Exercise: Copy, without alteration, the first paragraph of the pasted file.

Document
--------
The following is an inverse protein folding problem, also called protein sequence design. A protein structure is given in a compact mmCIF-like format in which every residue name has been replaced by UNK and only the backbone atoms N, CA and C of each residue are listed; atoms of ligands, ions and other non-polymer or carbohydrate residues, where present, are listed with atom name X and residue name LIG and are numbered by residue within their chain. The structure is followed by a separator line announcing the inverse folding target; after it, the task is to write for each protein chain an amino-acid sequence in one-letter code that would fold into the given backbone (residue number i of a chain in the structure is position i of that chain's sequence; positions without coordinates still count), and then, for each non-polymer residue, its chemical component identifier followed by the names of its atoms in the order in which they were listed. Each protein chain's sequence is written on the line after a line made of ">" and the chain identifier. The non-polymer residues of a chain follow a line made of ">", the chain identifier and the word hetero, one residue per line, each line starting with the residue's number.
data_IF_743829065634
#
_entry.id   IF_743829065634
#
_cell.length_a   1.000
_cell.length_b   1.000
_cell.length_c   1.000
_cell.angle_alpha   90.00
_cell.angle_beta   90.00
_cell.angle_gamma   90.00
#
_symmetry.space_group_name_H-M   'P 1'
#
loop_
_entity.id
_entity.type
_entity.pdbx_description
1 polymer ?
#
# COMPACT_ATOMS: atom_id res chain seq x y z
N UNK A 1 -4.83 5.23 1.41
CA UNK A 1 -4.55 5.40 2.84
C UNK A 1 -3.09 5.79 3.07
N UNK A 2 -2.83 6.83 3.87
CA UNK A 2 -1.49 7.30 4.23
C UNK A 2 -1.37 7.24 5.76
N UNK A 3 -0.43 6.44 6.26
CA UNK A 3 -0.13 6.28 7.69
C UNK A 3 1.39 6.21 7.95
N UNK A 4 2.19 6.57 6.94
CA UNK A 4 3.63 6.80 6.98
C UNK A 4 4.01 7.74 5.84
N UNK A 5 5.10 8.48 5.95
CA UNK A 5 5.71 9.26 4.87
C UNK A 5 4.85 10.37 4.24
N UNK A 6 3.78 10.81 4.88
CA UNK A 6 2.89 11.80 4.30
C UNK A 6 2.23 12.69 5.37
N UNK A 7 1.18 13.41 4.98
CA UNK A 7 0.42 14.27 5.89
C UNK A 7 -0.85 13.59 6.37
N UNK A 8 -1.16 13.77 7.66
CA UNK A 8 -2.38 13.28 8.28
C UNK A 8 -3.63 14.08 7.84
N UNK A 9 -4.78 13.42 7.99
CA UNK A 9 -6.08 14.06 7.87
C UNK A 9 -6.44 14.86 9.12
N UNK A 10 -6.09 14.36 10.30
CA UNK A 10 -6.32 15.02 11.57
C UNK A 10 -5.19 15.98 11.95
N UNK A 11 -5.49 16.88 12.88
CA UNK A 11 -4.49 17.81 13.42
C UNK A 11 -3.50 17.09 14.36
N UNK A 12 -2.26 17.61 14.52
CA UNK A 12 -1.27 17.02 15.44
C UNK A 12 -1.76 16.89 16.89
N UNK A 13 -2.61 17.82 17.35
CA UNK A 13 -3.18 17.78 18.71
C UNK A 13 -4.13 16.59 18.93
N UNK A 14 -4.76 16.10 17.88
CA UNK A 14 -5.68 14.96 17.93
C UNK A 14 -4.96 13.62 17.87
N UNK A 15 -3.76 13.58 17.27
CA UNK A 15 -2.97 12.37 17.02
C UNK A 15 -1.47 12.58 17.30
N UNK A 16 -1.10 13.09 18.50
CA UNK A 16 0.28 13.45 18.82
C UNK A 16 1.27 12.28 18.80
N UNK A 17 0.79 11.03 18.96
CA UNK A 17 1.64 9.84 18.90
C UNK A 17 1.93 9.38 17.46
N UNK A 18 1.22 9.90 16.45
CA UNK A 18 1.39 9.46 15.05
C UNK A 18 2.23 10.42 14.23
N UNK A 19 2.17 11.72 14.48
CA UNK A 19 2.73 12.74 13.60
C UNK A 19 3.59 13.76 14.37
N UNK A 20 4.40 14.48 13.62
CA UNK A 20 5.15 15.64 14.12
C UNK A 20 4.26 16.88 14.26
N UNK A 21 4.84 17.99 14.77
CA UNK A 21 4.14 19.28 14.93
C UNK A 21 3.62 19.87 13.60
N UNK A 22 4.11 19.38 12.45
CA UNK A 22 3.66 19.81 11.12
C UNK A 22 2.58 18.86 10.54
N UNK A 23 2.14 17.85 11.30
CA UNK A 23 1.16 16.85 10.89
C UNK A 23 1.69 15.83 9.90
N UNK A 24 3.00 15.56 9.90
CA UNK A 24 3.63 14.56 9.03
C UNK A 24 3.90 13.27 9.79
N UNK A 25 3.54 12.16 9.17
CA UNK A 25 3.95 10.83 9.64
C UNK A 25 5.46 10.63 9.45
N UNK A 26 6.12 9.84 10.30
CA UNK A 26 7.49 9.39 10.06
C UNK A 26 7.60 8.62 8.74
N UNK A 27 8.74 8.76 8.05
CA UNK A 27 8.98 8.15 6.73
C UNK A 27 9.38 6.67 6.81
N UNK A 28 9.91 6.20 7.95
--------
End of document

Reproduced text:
The following is an inverse protein folding problem, also called protein sequence design. A protein structure is given in a compact mmCIF-like format in which every residue name has been replaced by UNK and only the backbone atoms N, CA and C of each residue are listed; atoms of ligands, ions and other non-polymer or carbohydrate residues, where present, are listed with atom name X and residue name LIG and are numbered by residue within their chain. The structure is followed by a separator line announcing the inverse folding target; after it, the task is to write for each protein chain an amino-acid sequence in one-letter code that would fold into the given backbone (residue number i of a chain in the structure is position i of that chain's sequence; positions without coordinates still count), and then, for each non-polymer residue, its chemical component identifier followed by the names of its atoms in the order in which they were listed. Each protein chain's sequence is written on the line after a line made of ">" and the chain identifier. The non-polymer residues of a chain follow a line made of ">", the chain identifier and the word hetero, one residue per line, each line starting with the residue's number.